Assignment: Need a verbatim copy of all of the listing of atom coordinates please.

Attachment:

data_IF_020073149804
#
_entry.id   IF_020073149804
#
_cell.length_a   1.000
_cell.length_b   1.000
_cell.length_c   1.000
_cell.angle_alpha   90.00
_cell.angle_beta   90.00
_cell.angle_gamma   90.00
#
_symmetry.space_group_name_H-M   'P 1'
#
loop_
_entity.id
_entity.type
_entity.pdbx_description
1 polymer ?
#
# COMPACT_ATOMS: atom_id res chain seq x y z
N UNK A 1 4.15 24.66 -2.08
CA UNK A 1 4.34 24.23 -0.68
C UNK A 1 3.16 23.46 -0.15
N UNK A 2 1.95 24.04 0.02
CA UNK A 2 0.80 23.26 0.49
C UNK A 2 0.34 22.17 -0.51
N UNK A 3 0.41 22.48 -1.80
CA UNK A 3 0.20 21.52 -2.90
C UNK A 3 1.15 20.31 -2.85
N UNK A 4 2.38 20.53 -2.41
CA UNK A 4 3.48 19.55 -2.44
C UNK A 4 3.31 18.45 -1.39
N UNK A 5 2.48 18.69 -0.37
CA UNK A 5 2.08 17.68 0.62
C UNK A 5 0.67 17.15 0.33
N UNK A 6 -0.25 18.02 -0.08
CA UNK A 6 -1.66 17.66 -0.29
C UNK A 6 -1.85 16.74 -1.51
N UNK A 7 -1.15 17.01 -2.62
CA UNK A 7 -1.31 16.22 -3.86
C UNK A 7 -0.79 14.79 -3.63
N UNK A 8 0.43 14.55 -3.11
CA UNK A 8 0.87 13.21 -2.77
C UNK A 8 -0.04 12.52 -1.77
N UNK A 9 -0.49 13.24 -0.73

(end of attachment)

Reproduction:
data_IF_020073149804
#
_entry.id   IF_020073149804
#
_cell.length_a   1.000
_cell.length_b   1.000
_cell.length_c   1.000
_cell.angle_alpha   90.00
_cell.angle_beta   90.00
_cell.angle_gamma   90.00
#
_symmetry.space_group_name_H-M   'P 1'
#
loop_
_entity.id
_entity.type
_entity.pdbx_description
1 polymer ?
#
# COMPACT_ATOMS: atom_id res chain seq x y z
N UNK A 1 4.15 24.66 -2.08
CA UNK A 1 4.34 24.23 -0.68
C UNK A 1 3.16 23.46 -0.15
N UNK A 2 1.95 24.04 0.02
CA UNK A 2 0.80 23.26 0.49
C UNK A 2 0.34 22.17 -0.51
N UNK A 3 0.41 22.48 -1.80
CA UNK A 3 0.20 21.52 -2.90
C UNK A 3 1.15 20.31 -2.85
N UNK A 4 2.38 20.53 -2.41
CA UNK A 4 3.48 19.55 -2.44
C UNK A 4 3.31 18.45 -1.39
N UNK A 5 2.48 18.69 -0.37
CA UNK A 5 2.08 17.68 0.62
C UNK A 5 0.67 17.15 0.33
N UNK A 6 -0.25 18.02 -0.08
CA UNK A 6 -1.66 17.66 -0.29
C UNK A 6 -1.85 16.74 -1.51
N UNK A 7 -1.15 17.01 -2.62
CA UNK A 7 -1.31 16.22 -3.86
C UNK A 7 -0.79 14.79 -3.63
N UNK A 8 0.43 14.55 -3.11
CA UNK A 8 0.87 13.21 -2.77
C UNK A 8 -0.04 12.52 -1.77
N UNK A 9 -0.49 13.24 -0.73